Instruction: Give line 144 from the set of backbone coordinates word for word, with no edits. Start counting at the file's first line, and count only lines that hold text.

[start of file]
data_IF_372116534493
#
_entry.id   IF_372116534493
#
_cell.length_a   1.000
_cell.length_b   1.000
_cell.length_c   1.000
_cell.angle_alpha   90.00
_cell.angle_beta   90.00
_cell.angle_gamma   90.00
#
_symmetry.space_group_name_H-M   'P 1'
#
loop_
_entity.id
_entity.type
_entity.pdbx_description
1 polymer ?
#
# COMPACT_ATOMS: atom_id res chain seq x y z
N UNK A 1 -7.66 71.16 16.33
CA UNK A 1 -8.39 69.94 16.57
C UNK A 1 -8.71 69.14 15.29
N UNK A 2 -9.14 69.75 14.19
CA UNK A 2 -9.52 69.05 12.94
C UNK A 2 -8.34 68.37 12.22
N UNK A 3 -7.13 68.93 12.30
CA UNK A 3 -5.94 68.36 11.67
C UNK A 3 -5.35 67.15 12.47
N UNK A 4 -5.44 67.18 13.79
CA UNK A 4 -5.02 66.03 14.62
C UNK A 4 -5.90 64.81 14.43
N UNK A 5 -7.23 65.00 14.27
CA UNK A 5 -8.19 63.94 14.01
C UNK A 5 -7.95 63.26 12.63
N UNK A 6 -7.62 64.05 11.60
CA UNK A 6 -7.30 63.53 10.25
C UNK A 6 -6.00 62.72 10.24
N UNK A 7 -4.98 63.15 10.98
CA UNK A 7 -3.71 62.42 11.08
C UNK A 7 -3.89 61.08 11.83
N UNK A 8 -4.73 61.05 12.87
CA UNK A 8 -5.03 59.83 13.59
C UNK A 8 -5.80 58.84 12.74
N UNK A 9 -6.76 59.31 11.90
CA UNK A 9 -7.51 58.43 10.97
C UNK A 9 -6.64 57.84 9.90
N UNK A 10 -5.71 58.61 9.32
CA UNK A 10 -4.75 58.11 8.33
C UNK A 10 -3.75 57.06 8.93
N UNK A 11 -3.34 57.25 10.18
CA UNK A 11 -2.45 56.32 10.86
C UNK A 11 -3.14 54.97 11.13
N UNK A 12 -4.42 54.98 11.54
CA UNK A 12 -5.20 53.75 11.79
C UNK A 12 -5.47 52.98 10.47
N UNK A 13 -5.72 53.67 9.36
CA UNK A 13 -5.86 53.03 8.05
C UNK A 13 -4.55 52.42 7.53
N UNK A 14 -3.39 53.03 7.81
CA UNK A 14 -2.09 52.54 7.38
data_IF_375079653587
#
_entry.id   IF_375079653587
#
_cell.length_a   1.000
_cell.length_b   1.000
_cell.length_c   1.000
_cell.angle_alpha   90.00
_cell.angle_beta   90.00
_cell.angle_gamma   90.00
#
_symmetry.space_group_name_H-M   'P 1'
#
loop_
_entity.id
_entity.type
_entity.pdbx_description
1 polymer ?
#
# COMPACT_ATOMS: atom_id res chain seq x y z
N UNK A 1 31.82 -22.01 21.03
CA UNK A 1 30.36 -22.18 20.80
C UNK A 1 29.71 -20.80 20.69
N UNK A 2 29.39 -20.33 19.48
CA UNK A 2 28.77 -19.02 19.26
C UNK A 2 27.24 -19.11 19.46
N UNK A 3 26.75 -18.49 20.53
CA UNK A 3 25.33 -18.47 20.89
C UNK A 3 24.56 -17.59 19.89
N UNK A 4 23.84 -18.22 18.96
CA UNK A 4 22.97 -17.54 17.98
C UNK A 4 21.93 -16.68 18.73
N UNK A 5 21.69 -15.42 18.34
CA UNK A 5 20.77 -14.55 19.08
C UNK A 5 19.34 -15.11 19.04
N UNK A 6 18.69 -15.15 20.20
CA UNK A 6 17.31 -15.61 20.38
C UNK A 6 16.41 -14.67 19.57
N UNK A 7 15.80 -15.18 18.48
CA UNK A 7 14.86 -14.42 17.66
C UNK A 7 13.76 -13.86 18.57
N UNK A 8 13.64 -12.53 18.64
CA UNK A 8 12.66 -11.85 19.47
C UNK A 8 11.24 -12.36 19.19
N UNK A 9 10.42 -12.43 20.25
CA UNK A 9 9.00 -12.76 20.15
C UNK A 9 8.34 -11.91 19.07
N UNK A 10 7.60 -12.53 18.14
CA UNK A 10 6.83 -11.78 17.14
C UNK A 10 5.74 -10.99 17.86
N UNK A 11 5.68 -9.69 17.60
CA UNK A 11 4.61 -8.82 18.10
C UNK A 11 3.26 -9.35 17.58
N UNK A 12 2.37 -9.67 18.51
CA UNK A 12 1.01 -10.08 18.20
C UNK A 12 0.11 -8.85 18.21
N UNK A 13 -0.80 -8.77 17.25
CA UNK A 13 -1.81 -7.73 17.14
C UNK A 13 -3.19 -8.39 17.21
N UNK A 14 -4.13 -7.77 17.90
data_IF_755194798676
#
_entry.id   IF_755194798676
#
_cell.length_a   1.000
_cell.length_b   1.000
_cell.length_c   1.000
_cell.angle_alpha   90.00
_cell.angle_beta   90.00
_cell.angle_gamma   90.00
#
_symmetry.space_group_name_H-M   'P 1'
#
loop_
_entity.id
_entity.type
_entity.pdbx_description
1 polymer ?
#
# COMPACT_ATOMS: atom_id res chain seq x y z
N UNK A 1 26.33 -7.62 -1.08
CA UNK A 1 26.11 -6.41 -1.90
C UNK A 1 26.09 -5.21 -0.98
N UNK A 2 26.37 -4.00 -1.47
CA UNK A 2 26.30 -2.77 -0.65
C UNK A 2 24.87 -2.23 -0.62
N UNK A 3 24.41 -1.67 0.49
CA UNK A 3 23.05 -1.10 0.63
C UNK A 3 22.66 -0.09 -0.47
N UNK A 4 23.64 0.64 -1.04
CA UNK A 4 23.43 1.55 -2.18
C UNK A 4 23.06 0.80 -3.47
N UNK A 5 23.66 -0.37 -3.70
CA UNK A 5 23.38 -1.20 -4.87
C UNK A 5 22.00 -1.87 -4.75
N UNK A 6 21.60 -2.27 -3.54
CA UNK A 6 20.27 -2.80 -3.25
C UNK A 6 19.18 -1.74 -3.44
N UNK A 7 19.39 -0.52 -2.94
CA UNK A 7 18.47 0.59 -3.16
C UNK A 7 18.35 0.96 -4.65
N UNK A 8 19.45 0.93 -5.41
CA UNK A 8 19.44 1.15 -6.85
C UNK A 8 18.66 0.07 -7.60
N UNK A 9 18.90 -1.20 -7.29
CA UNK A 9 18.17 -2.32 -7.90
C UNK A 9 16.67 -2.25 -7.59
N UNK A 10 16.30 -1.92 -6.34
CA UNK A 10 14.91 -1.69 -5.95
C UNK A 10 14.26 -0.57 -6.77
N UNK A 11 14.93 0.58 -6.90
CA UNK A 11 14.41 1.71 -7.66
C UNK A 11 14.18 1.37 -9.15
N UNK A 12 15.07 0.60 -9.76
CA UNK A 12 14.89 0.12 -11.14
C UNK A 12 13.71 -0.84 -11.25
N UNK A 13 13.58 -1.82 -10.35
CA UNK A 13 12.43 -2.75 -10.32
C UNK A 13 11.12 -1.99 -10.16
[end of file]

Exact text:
C UNK A 1 26.09 -5.21 -0.98